We recently celebrated my daughter, Hannah’s, fifteenth birthday. We named her after my maternal grandmother because who can resist a palindrome? (We briefly considered naming her Able was I ere I saw Elba, but thought that the other kids might make fun of her.) Hannah is my favorite child (yes, she’s my only child, but let’s not quibble), but she hasn’t always been the easiest person to live with.
Two years ago, Hannah had her Bat Mitzvah, the Jewish ritual that marks the beginning of adulthood. She read a portion of the Torah, and wrote an essay that explored its meaning in relation to her world. At the end of her speech, she allowed as how she thought she was a “difficult child.” I was horrified to realize that my loving, tolerant, long-suffering nature had not been enough to disguise my true feelings. Fortunately, the parents also get to give a speech (about the child, not the Torah reading, since by that time most of us have forgotten everything we learned in Hebrew school) so we can rebut anything that needs rebutting. In part, this is what I said:
“Hannah is a wonderful person and her father and I love her very much. When she was a baby we thought she was the most beautiful thing we’d ever seen, and we told her that all the time. Then I realized that telling her she was beautiful was probably not the most important message to impart so I started telling her she was smart and funny and kind and beautiful.” You’ll note that I never actually said she wasn’t a difficult child.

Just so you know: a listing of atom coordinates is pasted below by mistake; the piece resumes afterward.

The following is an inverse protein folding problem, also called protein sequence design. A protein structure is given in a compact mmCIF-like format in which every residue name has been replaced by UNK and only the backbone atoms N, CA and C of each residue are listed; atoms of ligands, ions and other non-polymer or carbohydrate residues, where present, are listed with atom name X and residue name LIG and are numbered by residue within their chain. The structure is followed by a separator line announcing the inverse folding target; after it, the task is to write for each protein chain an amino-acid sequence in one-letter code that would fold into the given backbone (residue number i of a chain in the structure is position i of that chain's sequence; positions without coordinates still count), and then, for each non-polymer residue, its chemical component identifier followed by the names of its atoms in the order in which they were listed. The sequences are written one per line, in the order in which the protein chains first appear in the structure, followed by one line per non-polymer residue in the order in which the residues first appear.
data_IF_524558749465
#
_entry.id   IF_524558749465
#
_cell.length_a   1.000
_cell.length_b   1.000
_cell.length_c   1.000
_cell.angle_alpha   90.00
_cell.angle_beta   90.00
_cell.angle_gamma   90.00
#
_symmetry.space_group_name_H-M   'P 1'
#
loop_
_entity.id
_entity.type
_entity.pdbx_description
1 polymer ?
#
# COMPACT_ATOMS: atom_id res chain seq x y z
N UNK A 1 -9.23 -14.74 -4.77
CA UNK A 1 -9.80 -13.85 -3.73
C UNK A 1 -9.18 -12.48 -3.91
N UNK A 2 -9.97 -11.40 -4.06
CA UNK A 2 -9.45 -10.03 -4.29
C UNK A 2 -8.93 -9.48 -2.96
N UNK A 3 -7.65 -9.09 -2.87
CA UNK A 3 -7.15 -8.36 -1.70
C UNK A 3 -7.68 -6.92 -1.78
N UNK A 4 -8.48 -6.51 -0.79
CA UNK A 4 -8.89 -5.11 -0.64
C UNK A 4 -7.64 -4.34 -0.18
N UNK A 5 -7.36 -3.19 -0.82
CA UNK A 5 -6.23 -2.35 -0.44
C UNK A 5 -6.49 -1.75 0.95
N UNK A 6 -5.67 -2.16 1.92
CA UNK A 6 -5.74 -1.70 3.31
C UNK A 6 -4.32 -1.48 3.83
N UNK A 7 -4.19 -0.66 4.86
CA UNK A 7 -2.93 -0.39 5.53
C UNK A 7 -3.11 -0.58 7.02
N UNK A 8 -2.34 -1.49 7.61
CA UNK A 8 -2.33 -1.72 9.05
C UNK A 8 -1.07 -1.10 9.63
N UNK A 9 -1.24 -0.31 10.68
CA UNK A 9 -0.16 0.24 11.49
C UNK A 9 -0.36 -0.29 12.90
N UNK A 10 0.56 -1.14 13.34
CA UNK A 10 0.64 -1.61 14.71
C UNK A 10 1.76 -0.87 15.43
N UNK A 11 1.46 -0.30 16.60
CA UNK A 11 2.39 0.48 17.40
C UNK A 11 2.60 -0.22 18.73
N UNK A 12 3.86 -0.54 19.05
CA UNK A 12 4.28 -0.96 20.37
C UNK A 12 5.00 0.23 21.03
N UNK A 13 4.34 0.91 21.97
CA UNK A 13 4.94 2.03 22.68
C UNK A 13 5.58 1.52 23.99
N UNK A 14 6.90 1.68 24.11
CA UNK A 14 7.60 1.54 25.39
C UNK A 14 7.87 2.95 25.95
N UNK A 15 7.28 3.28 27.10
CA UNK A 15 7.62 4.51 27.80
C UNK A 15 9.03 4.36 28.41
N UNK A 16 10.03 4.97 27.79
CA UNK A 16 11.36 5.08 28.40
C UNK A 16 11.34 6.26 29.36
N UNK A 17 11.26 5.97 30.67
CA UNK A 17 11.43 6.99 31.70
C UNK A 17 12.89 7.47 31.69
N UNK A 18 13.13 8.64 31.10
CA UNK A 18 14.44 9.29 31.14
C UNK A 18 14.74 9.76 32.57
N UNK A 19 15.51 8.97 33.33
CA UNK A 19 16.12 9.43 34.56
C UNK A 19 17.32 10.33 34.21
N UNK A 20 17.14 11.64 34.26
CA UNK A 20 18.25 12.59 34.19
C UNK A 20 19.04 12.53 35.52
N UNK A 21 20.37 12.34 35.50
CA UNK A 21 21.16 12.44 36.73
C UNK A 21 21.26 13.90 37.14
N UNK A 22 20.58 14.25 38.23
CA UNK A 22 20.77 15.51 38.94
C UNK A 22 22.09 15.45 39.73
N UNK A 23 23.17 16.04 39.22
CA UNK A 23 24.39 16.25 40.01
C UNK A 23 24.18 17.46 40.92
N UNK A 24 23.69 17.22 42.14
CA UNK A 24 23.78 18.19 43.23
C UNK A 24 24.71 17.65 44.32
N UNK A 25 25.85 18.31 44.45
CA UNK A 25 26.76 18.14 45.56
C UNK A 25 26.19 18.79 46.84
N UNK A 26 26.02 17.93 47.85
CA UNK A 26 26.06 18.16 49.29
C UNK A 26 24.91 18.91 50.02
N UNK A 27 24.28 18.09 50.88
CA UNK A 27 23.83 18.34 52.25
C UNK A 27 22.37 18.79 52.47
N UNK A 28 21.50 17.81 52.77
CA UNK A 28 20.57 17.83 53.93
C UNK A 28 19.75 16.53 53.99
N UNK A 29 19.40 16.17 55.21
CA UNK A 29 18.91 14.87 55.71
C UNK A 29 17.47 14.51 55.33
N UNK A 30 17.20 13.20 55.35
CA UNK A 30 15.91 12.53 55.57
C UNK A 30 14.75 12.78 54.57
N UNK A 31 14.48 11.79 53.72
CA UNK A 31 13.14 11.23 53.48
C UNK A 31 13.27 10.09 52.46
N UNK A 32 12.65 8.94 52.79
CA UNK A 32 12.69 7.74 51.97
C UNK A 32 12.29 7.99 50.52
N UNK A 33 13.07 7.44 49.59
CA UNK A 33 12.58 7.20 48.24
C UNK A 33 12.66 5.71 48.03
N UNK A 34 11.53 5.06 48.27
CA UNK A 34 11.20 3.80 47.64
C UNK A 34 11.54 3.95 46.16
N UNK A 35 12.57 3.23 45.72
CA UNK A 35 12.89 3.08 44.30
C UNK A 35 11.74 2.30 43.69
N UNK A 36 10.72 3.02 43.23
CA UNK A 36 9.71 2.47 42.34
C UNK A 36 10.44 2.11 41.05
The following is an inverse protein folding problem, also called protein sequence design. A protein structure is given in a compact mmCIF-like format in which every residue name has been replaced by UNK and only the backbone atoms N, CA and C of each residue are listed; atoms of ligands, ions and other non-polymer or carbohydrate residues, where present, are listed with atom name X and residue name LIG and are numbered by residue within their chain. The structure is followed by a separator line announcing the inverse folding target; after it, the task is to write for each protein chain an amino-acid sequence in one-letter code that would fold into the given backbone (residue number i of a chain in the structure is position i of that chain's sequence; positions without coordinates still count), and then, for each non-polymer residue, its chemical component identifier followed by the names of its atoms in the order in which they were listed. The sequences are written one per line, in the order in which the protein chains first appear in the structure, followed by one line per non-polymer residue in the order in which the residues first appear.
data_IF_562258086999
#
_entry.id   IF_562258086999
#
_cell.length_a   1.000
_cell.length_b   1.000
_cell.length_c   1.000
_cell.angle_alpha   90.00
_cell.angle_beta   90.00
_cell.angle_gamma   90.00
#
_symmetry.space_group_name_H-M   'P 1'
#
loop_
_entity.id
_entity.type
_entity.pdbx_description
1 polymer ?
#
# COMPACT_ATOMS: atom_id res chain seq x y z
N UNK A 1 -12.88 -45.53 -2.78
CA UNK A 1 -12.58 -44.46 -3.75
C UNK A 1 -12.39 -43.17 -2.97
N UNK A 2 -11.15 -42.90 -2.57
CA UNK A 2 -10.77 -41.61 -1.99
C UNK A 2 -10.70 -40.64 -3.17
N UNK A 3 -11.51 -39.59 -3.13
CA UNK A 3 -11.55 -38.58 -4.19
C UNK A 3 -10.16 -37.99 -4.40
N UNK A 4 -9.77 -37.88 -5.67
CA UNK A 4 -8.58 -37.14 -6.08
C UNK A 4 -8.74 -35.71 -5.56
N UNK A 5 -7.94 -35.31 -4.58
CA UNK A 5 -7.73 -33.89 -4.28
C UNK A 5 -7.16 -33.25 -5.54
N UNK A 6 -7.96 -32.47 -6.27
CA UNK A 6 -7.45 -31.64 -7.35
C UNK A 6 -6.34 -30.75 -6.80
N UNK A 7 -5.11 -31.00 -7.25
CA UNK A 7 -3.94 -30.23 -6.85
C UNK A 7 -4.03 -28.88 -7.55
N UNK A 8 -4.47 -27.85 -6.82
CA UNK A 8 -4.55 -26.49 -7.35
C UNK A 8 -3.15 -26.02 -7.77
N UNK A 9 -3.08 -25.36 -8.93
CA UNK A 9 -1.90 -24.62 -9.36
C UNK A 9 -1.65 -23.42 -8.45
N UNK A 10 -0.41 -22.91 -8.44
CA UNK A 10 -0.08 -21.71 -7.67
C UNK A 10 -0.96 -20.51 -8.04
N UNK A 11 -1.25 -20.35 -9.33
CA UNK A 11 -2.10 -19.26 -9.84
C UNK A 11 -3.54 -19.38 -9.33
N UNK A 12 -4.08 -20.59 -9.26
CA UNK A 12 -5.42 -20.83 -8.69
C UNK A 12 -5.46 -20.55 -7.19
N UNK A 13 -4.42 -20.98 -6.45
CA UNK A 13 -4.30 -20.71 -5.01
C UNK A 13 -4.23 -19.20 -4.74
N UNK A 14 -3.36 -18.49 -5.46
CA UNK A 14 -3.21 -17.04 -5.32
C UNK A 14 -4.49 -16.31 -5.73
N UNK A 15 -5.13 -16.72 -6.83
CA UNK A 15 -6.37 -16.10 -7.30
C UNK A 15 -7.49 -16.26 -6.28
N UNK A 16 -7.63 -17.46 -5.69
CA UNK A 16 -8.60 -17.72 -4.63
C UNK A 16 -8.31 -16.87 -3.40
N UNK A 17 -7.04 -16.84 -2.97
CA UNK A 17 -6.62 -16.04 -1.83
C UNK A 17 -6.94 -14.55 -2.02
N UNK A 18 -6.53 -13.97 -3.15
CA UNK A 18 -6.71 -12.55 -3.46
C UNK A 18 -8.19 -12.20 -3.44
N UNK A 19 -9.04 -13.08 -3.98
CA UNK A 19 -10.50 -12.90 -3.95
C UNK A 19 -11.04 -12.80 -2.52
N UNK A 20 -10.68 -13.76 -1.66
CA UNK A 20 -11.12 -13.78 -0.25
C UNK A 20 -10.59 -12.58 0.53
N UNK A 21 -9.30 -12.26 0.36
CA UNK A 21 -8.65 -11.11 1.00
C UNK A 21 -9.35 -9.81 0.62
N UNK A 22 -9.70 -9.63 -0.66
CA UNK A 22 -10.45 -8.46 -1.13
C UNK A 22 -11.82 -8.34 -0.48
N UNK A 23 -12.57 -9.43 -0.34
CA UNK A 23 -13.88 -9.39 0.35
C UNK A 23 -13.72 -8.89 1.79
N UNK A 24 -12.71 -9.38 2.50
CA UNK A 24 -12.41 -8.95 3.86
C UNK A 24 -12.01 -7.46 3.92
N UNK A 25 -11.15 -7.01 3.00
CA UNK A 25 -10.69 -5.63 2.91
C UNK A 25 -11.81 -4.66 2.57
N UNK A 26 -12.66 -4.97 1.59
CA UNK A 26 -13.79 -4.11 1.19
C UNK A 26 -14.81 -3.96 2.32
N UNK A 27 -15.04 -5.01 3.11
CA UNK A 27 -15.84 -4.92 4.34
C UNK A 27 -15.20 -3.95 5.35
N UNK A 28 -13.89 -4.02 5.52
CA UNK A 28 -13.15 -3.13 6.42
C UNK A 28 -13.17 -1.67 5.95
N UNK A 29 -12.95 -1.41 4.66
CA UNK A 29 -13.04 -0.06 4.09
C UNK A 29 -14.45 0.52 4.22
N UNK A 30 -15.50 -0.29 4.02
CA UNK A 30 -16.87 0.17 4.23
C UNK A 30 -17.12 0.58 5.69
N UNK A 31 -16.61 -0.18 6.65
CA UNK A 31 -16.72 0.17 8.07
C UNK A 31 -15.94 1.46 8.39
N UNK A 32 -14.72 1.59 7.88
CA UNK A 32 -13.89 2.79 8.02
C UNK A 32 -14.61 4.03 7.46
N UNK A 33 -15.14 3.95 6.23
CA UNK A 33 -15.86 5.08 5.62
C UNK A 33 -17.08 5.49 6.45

Andrew took a crack at it too, but he tackled the question head-on. “I wonder, where could difficult have come from, your parents? Let’s pause for a moment and consider your parents’ personalities. … For example: I am NOT difficult… but Mummy IS. Well, question answered!” He then went on at great length to describe what a chimera is, thereby losing all credibility. He had a big finish though, “We LOVE your identity, with all its bits and pieces.”
So here we are, two years later. She’s still smart and funny and kind and beautiful. But something’s different. She’s not difficult anymore. Instead, I’d describe her as passionate. She feels things deeply; sorrow, joy, anger, all the feelings on the spectrum. Maybe she never was difficult. It is after all, a hard thing to judge, and people sometimes label others as difficult when that couldn’t be further from the truth (see above).
For Hannah’s birthday, we got her tickets to see Matthew Morrison, Mr. Schuester of Glee, perform at the Wang Theatre. The day after we gave her the tickets, he canceled most of the tour, including his appearance in Boston. Apparently there are other things he’d rather do, like join New Kids on the Block and the Backstreet Boys on their joint summer tour. That’s the story on the street anyway. If you ask me, he’s just being difficult.